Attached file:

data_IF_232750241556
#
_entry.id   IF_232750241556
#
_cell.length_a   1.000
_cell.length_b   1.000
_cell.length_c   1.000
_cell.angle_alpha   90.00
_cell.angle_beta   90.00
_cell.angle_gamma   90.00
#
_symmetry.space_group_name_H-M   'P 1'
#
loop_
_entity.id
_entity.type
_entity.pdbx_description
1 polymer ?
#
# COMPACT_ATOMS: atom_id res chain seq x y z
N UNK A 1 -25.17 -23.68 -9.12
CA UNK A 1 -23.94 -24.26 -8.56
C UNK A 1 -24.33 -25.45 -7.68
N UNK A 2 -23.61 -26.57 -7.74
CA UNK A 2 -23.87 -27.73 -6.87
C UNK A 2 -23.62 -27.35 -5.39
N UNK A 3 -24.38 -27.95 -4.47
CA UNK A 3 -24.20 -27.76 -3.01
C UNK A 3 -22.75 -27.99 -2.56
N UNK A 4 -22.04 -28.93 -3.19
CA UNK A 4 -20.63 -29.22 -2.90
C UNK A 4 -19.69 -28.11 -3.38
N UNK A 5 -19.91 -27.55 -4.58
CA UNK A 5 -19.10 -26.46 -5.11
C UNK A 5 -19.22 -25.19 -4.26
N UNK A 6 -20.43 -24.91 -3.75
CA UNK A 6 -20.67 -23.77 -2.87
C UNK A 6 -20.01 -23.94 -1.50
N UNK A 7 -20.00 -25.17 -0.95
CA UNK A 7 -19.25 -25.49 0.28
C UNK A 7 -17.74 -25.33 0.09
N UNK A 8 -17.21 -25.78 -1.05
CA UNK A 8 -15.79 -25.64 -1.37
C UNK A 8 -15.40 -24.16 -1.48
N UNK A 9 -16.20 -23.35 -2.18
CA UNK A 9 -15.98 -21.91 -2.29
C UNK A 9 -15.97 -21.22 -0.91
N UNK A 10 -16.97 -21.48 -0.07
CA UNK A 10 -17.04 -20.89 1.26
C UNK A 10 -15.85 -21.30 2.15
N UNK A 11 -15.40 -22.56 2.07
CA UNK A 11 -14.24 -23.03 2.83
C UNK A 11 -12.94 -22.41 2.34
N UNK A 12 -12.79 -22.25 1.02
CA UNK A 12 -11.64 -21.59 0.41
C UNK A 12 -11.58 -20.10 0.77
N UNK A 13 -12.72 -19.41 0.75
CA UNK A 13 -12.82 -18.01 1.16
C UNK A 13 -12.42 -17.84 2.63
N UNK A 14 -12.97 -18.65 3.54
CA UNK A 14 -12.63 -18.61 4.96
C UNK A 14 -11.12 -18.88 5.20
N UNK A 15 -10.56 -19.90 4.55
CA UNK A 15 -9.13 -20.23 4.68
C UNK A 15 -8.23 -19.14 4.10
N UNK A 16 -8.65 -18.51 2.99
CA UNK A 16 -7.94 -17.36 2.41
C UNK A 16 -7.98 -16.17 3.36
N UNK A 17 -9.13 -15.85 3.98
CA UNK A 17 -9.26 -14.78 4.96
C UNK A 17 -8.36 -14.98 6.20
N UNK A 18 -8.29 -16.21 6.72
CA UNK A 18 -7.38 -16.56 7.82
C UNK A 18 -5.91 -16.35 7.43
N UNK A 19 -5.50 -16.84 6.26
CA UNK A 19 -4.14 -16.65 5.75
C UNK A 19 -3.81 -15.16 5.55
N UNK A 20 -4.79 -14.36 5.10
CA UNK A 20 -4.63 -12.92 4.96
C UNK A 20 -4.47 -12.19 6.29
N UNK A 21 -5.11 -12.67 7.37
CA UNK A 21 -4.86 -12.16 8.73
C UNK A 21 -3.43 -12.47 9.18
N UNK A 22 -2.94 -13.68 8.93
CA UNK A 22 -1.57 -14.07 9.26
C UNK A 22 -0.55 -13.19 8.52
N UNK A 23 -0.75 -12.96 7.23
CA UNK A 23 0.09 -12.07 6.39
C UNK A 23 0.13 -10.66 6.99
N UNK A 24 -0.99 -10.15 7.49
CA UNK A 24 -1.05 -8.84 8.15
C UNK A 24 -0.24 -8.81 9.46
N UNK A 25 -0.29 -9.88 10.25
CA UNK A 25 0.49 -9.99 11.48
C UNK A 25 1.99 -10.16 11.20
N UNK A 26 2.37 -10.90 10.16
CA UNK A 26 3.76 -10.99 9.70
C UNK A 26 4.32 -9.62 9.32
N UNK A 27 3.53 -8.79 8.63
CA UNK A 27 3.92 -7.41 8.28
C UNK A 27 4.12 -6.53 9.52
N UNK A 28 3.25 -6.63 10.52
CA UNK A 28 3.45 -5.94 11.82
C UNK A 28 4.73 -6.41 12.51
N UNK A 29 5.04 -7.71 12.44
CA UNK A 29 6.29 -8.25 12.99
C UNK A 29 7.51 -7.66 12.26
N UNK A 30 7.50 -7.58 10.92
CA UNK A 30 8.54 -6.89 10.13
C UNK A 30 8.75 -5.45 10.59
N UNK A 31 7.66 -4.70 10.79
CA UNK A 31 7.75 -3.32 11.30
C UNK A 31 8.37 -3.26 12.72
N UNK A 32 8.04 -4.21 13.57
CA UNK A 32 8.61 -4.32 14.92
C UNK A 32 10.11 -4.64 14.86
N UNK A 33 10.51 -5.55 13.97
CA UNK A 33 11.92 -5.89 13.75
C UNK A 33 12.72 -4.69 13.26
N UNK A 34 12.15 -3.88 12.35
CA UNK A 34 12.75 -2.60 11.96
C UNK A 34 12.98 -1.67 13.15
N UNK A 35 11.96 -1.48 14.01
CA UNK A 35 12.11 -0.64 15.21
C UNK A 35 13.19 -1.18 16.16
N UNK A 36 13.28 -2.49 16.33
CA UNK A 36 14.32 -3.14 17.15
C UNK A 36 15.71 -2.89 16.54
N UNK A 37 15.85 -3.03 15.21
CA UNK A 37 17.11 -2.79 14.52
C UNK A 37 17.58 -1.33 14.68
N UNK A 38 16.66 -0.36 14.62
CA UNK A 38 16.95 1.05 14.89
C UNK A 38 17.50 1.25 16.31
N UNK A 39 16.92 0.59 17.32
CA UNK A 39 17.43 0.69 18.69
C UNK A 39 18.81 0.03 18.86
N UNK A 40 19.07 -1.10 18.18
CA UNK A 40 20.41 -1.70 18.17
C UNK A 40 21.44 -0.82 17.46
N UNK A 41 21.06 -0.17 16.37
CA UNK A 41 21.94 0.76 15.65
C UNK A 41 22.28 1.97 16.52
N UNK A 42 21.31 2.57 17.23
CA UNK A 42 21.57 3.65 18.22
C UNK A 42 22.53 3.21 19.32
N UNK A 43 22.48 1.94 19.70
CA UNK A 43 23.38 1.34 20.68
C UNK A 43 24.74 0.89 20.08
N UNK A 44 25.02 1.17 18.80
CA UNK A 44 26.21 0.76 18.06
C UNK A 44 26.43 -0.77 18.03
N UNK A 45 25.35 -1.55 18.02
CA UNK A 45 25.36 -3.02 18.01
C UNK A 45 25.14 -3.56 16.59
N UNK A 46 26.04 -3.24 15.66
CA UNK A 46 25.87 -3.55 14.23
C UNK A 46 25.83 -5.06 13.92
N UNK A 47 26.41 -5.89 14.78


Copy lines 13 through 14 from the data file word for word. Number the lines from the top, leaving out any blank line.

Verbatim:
#
loop_